In the summer of 2009, three young Americans went for a hike. Shane Bauer and Sarah Shourd were living together in Syria, teaching and writing. Their friend Josh Fattal was visiting from the U.S. The three took a tour to a waterfall in the Kurdish highlands of Iraq, and as they hiked along a road that turned out to be the border with Iran, an armed man in uniform waved them over.
The next thing they knew, they had embarked on a two-year ordeal in the infamous Evin prison in Tehran. They join NPR's Renee Montagne to talk about their new memoir, A Sliver of Light.
Iranian documentary filmmaker Farzin Rezaeian says Greek, Roman, and European history have overshadowed ancient Iranian history, yet there are valuable lessons from Iran’s past for today’s world.
“The idea of international law, the beginning of human rights as it’s first mentioned in the Cyrus Cylinder… this goes back to some 2,500 years ago, five hundred years before Jesus Christ was even born” Rezaeian says. “Unfortunately, we don’t hear about it.”
President Obama’s international outlook remains heavily oriented toward decreasing the U.S. military presence in the Middle East. In his State of the Union address, the president promised to declare an end to the 12-year war in Afghanistan.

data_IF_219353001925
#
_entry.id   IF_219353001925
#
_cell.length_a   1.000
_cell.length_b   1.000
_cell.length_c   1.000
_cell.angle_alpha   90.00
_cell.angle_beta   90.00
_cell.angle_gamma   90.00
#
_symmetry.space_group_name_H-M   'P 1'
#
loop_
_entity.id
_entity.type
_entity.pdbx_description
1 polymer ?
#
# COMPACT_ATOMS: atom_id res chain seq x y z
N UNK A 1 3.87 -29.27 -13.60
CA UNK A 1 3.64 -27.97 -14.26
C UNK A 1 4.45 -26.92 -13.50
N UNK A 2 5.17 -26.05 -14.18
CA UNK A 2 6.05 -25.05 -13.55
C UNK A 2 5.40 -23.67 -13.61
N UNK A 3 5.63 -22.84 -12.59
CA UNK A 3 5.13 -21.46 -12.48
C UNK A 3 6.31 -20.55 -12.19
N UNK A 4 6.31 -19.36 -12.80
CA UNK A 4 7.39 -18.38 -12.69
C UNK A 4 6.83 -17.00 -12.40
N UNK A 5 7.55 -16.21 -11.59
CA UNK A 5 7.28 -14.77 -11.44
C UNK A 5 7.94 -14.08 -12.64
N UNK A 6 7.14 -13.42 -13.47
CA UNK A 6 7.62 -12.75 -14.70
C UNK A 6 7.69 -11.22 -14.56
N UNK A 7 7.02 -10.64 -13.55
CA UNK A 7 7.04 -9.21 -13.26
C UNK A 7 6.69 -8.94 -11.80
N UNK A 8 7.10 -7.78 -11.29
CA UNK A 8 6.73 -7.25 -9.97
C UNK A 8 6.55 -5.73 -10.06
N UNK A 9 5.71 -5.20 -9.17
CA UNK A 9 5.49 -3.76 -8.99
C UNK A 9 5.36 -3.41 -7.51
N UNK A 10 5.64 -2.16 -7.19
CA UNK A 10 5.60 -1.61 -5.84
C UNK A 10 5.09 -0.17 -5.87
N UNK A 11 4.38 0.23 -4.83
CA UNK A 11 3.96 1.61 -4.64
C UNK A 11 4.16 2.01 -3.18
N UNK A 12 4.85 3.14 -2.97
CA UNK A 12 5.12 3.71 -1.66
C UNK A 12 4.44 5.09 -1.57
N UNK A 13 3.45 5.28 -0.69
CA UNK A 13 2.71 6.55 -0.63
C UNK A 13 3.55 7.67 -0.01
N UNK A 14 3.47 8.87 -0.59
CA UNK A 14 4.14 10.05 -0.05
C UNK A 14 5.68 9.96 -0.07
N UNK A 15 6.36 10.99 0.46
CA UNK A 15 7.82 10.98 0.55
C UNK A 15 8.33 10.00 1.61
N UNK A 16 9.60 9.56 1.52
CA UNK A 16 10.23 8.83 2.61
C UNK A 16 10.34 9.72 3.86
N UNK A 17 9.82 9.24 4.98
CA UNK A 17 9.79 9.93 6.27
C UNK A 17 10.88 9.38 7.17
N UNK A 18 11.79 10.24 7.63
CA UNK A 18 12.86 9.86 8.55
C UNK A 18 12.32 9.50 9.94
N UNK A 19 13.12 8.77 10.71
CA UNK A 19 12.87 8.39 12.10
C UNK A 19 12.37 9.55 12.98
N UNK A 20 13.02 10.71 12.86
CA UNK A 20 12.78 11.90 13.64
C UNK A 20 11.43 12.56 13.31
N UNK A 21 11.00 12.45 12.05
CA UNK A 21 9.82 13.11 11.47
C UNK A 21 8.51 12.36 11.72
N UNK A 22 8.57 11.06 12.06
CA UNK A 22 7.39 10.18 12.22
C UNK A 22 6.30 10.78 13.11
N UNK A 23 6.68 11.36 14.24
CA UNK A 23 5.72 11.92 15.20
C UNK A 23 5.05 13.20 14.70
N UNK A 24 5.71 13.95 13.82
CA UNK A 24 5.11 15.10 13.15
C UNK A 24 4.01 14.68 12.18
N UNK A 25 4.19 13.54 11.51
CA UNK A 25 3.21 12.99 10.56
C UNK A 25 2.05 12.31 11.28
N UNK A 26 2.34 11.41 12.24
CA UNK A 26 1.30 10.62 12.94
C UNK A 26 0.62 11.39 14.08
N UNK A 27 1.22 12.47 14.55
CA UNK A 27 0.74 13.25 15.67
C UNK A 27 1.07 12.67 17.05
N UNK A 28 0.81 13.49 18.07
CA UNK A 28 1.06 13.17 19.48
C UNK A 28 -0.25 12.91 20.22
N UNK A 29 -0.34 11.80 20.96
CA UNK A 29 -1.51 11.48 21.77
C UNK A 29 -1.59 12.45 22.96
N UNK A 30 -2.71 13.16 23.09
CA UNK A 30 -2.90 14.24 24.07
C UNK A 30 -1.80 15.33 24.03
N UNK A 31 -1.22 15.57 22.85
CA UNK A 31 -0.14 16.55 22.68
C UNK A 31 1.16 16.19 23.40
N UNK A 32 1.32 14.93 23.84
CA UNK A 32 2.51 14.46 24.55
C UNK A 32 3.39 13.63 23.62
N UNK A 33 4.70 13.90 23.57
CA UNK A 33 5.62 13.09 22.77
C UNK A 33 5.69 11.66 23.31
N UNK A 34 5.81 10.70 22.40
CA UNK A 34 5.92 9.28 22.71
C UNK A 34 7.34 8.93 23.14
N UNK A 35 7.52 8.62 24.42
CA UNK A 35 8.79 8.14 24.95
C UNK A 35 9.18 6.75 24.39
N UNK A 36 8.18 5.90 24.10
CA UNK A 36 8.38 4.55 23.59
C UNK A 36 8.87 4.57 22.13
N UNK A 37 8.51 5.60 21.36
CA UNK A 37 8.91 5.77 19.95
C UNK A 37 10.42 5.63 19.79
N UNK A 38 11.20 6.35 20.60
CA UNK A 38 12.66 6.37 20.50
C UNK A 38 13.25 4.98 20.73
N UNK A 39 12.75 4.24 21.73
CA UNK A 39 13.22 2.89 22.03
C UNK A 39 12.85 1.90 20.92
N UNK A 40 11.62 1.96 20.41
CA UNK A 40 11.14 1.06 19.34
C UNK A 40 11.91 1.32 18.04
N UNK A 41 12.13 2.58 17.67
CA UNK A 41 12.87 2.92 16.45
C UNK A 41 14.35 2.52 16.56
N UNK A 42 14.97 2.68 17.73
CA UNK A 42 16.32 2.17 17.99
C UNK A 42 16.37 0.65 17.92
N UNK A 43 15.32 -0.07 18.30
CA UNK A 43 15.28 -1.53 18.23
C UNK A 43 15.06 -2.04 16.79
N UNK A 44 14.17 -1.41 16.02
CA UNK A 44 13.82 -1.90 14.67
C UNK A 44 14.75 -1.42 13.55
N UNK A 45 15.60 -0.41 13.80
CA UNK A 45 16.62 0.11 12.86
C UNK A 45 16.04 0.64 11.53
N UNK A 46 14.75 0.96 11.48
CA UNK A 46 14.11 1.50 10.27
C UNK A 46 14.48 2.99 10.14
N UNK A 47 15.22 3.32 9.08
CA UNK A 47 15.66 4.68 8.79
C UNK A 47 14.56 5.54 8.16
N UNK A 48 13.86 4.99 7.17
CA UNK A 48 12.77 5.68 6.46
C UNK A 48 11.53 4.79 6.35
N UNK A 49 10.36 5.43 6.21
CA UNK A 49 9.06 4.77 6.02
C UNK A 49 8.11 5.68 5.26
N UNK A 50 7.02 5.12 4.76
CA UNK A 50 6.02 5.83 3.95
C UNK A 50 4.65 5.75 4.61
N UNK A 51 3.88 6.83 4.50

United Nations Secretary-General Ban Ki-moon, flanked by Russian Foreign Minister Sergey Lavrov and U.S. Secretary of State John Kerry, gavels open the Geneva II conference in Montreux, Switzerland, on January 22, 2014.
Credit U.S. Department of State / Flickr Creative Commons
Originally published on Mon January 20, 2014 3:46 pm
This post was updated at 11:40 a.m. ET.
The United States and European Union say they will lift some sanctions against Iran after reports from international inspectors that Tehran has suspended high-level enrichment of uranium under an interim pact to scale back its nuclear program.
World Views host Suzette Grillot and contributor Rebecca Cruise continue producing the program from the road, and spent this week in the United Arab Emirates.
Later, a conversation with Ambassador John Limbert to mark the 33rd anniversary of the end of the Iran hostage crisis. Limbert and 51 diplomatic and military colleagues were taken prisoner in the former U.S. embassy in Tehran on November 4, 1979. They were released 444 days later as Ronald Reagan was sworn into office on January 20, 1981.
Ambassador John Limbert and 51 diplomatic and military colleagues were taken prisoner in the former U.S. embassy in Tehran on November 4, 1979. They were released 444 days later as Ronald Reagan was sworn into office on January 20, 1981.
Limbert has never been back to Iran in the 33 years after he boarded the plane for Algeria, even though he married an Iranian woman and his children were born there. He’s now a private citizen, no longer works for the State Department, and has no prohibition on his travel to Iran. But he says he’s not welcome by the Islamic Republic.